Guide to respirator ratings
Two-strap disposable respirators can be very effective at filtering particulate out of the air.
They represent a good middle ground between single-strap nuisance dust masks (which are only minimally effective in the most benign circumstances) and the more expensive respirators with replaceable filters that are manufactured to protect from specific hazards (asbestos, paint fumes, etc.).
Two-strap respirators come in three classifications (N, P, and R) and with three efficiency ratings from the National Institute for Occupational Safety and Health (NIOSH). Understanding these ratings will ensure you choose the right respirator to protect your health.
Disposable respirators are designed to filter out airborne particulate, which is basically dust, mist and fumes. They will not filter uncondensed vapor and gases, and if particulate concentration levels are too high disposable respirators are typically inadequate.
Disposable respirators are typically safe enough for most general construction tasks in partially vented workspaces. Make sure your respirator fits properly and seals to your face – especially around the chin and at the bridge of the nose. An incorrect fit that leaks air will eliminate the protection offered by the respirator.
N-, R- and P- ratings represent different levels of resistance to airborne oil particles that can degrade the filtration efficiency of a respirator.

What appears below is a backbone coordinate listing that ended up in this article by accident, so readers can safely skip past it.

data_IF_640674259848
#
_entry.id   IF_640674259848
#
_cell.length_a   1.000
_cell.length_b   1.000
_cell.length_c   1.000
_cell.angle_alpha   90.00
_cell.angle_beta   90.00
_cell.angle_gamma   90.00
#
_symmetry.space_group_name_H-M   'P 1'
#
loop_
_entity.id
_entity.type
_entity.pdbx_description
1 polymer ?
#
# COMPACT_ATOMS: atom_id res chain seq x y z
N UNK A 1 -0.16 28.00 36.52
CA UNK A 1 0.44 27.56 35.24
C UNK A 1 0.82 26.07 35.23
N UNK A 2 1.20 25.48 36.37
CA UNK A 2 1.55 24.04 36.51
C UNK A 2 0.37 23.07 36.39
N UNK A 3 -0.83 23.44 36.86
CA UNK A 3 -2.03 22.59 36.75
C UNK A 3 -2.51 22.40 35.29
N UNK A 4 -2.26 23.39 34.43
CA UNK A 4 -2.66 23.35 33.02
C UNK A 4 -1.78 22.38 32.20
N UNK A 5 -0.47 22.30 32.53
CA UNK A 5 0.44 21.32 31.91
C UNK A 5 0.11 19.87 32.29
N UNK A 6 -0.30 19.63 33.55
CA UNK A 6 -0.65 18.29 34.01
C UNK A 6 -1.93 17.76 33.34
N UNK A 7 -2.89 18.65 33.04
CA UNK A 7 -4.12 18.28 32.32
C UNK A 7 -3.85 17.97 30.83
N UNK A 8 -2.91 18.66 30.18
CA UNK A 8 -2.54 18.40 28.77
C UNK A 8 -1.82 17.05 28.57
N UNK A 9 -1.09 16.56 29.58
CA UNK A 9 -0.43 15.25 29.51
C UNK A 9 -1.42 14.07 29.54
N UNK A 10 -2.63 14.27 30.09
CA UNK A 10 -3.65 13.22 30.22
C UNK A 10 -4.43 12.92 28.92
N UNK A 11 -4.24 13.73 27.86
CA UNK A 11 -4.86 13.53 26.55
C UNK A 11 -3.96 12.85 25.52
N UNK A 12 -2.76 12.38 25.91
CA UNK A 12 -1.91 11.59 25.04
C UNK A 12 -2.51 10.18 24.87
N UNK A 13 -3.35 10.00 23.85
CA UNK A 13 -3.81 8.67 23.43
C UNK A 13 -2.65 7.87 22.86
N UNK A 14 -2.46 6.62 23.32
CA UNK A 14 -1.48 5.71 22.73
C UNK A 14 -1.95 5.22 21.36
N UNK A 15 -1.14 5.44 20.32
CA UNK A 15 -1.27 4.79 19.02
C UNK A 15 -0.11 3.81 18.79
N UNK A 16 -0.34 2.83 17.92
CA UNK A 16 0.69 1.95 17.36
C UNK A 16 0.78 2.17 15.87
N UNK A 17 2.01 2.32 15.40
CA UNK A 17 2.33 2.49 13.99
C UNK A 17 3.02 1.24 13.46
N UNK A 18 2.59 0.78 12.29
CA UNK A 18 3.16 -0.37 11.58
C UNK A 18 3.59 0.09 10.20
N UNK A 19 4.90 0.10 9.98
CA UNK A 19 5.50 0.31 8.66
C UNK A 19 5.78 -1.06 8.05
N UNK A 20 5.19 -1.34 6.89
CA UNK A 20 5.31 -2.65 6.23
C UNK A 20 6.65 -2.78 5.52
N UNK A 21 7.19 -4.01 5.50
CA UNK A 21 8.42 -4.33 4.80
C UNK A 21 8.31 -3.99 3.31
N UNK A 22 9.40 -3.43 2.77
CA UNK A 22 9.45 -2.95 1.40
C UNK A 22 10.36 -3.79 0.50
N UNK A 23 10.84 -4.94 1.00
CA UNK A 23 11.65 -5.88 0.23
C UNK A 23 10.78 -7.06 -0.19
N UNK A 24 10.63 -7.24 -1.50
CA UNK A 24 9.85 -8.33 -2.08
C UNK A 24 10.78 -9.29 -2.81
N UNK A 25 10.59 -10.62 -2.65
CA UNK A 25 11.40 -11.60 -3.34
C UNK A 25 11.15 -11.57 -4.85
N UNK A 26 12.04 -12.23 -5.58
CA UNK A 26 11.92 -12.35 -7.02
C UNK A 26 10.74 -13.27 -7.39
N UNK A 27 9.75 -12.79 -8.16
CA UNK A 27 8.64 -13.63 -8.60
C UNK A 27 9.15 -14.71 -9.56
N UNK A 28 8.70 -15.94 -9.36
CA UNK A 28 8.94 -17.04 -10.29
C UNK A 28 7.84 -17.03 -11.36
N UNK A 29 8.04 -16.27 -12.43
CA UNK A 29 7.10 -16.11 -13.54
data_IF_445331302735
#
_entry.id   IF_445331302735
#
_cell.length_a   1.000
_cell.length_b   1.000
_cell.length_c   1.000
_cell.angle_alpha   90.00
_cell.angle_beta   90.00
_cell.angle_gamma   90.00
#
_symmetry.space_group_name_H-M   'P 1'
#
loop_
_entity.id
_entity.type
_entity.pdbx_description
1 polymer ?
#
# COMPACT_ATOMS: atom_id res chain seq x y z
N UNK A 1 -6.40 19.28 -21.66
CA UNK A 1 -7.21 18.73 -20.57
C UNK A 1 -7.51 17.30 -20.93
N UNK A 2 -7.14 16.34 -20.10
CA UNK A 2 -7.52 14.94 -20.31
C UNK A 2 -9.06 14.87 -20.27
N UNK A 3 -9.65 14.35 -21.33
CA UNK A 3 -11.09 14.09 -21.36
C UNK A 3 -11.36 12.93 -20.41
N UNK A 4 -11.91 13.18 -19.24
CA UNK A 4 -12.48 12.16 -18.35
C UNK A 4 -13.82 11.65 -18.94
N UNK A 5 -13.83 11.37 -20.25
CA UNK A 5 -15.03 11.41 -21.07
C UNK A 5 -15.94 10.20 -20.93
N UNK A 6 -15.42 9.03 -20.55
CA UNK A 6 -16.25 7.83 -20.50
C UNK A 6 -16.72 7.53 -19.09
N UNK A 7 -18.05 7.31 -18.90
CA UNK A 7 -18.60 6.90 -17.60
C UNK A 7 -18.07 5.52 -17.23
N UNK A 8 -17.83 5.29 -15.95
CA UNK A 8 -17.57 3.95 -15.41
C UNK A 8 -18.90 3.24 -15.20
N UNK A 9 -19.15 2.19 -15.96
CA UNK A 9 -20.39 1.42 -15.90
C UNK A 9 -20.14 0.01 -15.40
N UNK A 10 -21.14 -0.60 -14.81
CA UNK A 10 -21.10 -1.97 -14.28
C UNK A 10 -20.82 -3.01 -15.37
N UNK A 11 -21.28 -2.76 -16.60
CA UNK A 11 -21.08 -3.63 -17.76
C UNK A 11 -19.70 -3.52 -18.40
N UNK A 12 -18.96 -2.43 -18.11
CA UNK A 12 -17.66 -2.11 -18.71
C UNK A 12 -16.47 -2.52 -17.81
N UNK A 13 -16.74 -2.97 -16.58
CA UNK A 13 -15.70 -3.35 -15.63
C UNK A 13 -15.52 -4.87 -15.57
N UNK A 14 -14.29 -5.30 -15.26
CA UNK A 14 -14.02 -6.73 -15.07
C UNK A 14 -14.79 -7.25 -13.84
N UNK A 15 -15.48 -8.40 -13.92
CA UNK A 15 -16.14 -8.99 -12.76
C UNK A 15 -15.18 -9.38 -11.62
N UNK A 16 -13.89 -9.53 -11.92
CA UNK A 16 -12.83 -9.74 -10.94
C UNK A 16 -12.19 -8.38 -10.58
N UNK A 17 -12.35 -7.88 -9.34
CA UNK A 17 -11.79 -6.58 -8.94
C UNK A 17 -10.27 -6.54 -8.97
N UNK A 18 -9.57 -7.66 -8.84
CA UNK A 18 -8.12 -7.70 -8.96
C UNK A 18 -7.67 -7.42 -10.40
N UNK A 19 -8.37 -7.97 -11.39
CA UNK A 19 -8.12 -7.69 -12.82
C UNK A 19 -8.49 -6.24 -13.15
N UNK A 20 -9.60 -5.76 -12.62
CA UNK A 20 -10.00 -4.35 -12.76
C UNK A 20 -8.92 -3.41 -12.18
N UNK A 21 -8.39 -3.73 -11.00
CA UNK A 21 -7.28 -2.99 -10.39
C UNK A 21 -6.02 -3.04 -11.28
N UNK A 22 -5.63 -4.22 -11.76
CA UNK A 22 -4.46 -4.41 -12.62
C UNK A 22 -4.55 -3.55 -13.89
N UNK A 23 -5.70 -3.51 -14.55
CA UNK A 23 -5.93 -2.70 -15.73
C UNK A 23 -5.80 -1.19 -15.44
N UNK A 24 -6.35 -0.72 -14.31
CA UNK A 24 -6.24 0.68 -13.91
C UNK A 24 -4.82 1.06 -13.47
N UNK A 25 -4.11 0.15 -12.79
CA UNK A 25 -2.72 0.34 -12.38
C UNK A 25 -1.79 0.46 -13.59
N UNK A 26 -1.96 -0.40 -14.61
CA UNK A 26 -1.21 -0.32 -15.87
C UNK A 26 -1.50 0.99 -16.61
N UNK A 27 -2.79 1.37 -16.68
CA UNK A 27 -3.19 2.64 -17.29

- N (Not oil resistant) – Good for remodeling a moldy basement, sanding drywall, etc.
- R (Oil resistant) – Good for use against solid and liquid particulates that may contain oil. R rated respirators typically have a service life of eight hours before they should be thrown away.
- P (Oil proof) – Similar to R-series respirators, but if the mask is not damaged or breathing resistance is not detected, they can be used indefinitely.
NIOSH ratings are simply a way to quantify how much airborne particulate a respirator can filter. Filters labeled “95” can filter at least 95 percent; “99” filters, at least 99 percent; and “100” filters, at least 99.97 percent.
An N95 respirator is not oil resistant and filters 95 percent of airborne particulate. A P100 respirator is at the other end of the spectrum; oil resistant and filters virtually all particulates. P100 respirators are often called HEPA masks.
If you are not sure which mask is most appropriate for the work you are doing, check the NIOSH website, the product MSDS sheet, and the respirators manufacturers’ websites, which often have product selector guides to aid in choosing.
If you are unsure about an environment’s particulate concentration level, then have an air-quality/workplace safety company well versed in air testing take extensive samples. This is especially important when working in enclosed areas with little to no ventilation.
–By Rob Fanjoy